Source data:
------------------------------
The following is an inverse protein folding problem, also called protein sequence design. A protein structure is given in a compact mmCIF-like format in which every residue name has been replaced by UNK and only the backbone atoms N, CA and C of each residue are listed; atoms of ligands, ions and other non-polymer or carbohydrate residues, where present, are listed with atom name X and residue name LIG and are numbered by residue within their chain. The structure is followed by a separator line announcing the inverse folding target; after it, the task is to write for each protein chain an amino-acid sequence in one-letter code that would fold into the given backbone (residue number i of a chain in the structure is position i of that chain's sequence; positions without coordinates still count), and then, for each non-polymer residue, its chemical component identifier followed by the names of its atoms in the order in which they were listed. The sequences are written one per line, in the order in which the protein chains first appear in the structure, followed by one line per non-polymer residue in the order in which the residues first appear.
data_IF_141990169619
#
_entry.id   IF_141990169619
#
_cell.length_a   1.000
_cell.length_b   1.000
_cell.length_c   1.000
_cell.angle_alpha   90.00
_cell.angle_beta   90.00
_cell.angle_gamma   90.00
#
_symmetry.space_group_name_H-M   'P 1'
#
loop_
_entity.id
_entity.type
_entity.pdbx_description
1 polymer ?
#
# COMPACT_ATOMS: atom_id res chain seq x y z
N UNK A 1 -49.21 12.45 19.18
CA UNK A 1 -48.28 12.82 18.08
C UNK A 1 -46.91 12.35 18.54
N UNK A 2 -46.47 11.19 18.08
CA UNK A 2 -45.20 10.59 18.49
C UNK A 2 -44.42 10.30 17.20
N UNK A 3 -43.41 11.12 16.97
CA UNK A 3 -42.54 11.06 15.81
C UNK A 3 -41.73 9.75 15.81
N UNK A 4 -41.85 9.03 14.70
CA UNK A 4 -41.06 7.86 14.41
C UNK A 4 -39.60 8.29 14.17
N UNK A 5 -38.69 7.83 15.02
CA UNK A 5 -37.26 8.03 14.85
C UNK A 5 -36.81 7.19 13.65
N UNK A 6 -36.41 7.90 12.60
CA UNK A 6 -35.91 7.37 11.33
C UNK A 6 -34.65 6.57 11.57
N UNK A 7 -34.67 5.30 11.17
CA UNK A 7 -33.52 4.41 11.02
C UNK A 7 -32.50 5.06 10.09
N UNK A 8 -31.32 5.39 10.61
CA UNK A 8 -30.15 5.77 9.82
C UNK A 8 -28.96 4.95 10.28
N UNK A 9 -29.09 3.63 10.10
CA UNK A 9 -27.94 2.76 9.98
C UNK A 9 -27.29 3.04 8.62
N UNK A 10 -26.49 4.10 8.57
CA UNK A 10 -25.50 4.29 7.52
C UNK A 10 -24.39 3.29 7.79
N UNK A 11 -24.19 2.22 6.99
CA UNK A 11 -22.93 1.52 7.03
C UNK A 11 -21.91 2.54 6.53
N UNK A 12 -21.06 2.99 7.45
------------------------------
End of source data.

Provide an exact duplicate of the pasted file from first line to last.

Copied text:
The following is an inverse protein folding problem, also called protein sequence design. A protein structure is given in a compact mmCIF-like format in which every residue name has been replaced by UNK and only the backbone atoms N, CA and C of each residue are listed; atoms of ligands, ions and other non-polymer or carbohydrate residues, where present, are listed with atom name X and residue name LIG and are numbered by residue within their chain. The structure is followed by a separator line announcing the inverse folding target; after it, the task is to write for each protein chain an amino-acid sequence in one-letter code that would fold into the given backbone (residue number i of a chain in the structure is position i of that chain's sequence; positions without coordinates still count), and then, for each non-polymer residue, its chemical component identifier followed by the names of its atoms in the order in which they were listed. The sequences are written one per line, in the order in which the protein chains first appear in the structure, followed by one line per non-polymer residue in the order in which the residues first appear.
data_IF_141990169619
#
_entry.id   IF_141990169619
#
_cell.length_a   1.000
_cell.length_b   1.000
_cell.length_c   1.000
_cell.angle_alpha   90.00
_cell.angle_beta   90.00
_cell.angle_gamma   90.00
#
_symmetry.space_group_name_H-M   'P 1'
#
loop_
_entity.id
_entity.type
_entity.pdbx_description
1 polymer ?
#
# COMPACT_ATOMS: atom_id res chain seq x y z
N UNK A 1 -49.21 12.45 19.18
CA UNK A 1 -48.28 12.82 18.08
C UNK A 1 -46.91 12.35 18.54
N UNK A 2 -46.47 11.19 18.08
CA UNK A 2 -45.20 10.59 18.49
C UNK A 2 -44.42 10.30 17.20
N UNK A 3 -43.41 11.12 16.97
CA UNK A 3 -42.54 11.06 15.81
C UNK A 3 -41.73 9.75 15.81
N UNK A 4 -41.85 9.03 14.70
CA UNK A 4 -41.06 7.86 14.41
C UNK A 4 -39.60 8.29 14.17
N UNK A 5 -38.69 7.83 15.02
CA UNK A 5 -37.26 8.03 14.85
C UNK A 5 -36.81 7.19 13.65
N UNK A 6 -36.41 7.90 12.60
CA UNK A 6 -35.91 7.37 11.33
C UNK A 6 -34.65 6.57 11.57
N UNK A 7 -34.67 5.30 11.17
CA UNK A 7 -33.52 4.41 11.02
C UNK A 7 -32.50 5.06 10.09
N UNK A 8 -31.32 5.39 10.61
CA UNK A 8 -30.15 5.77 9.82
C UNK A 8 -28.96 4.95 10.28
N UNK A 9 -29.09 3.63 10.10
CA UNK A 9 -27.94 2.76 9.98
C UNK A 9 -27.29 3.04 8.62
N UNK A 10 -26.49 4.10 8.57
CA UNK A 10 -25.50 4.29 7.52
C UNK A 10 -24.39 3.29 7.79
N UNK A 11 -24.19 2.22 6.99
CA UNK A 11 -22.93 1.52 7.03
C UNK A 11 -21.91 2.54 6.53
N UNK A 12 -21.06 2.99 7.45